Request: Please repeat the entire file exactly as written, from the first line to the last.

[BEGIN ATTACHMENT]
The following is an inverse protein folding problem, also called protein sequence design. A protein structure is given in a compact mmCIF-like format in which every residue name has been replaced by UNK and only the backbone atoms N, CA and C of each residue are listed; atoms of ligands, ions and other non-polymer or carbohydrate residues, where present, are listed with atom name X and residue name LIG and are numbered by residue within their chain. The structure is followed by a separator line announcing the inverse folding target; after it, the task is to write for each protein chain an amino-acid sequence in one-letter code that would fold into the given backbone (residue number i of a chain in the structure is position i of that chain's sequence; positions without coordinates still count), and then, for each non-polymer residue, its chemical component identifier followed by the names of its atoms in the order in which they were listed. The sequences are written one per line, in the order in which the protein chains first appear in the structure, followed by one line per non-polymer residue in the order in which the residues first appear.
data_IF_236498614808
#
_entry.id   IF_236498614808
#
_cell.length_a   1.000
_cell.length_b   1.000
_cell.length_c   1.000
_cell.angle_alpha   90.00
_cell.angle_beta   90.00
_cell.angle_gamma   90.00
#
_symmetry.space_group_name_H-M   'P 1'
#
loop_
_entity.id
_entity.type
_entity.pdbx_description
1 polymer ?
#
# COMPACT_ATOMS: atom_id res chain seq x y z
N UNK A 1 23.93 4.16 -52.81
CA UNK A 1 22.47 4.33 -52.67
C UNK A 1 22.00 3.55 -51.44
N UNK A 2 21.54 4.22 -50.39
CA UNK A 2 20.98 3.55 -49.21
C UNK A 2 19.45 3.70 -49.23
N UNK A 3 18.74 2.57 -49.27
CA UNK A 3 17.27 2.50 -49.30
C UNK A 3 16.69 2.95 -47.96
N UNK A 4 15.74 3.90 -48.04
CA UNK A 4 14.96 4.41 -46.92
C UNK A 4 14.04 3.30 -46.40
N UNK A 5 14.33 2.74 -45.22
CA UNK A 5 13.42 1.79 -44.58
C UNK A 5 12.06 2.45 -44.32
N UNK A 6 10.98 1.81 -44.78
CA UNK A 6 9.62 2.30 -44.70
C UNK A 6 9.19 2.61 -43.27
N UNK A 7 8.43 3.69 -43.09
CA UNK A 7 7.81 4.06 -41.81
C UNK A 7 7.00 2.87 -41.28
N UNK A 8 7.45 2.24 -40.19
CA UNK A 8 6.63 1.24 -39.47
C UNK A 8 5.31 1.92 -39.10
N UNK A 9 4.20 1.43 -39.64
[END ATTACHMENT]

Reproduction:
The following is an inverse protein folding problem, also called protein sequence design. A protein structure is given in a compact mmCIF-like format in which every residue name has been replaced by UNK and only the backbone atoms N, CA and C of each residue are listed; atoms of ligands, ions and other non-polymer or carbohydrate residues, where present, are listed with atom name X and residue name LIG and are numbered by residue within their chain. The structure is followed by a separator line announcing the inverse folding target; after it, the task is to write for each protein chain an amino-acid sequence in one-letter code that would fold into the given backbone (residue number i of a chain in the structure is position i of that chain's sequence; positions without coordinates still count), and then, for each non-polymer residue, its chemical component identifier followed by the names of its atoms in the order in which they were listed. The sequences are written one per line, in the order in which the protein chains first appear in the structure, followed by one line per non-polymer residue in the order in which the residues first appear.
data_IF_236498614808
#
_entry.id   IF_236498614808
#
_cell.length_a   1.000
_cell.length_b   1.000
_cell.length_c   1.000
_cell.angle_alpha   90.00
_cell.angle_beta   90.00
_cell.angle_gamma   90.00
#
_symmetry.space_group_name_H-M   'P 1'
#
loop_
_entity.id
_entity.type
_entity.pdbx_description
1 polymer ?
#
# COMPACT_ATOMS: atom_id res chain seq x y z
N UNK A 1 23.93 4.16 -52.81
CA UNK A 1 22.47 4.33 -52.67
C UNK A 1 22.00 3.55 -51.44
N UNK A 2 21.54 4.22 -50.39
CA UNK A 2 20.98 3.55 -49.21
C UNK A 2 19.45 3.70 -49.23
N UNK A 3 18.74 2.57 -49.27
CA UNK A 3 17.27 2.50 -49.30
C UNK A 3 16.69 2.95 -47.96
N UNK A 4 15.74 3.90 -48.04
CA UNK A 4 14.96 4.41 -46.92
C UNK A 4 14.04 3.30 -46.40
N UNK A 5 14.33 2.74 -45.22
CA UNK A 5 13.42 1.79 -44.58
C UNK A 5 12.06 2.45 -44.32
N UNK A 6 10.98 1.81 -44.78
CA UNK A 6 9.62 2.30 -44.70
C UNK A 6 9.19 2.61 -43.27
N UNK A 7 8.43 3.69 -43.09
CA UNK A 7 7.81 4.06 -41.81
C UNK A 7 7.00 2.87 -41.28
N UNK A 8 7.45 2.24 -40.19
CA UNK A 8 6.63 1.24 -39.47
C UNK A 8 5.31 1.92 -39.10
N UNK A 9 4.20 1.43 -39.64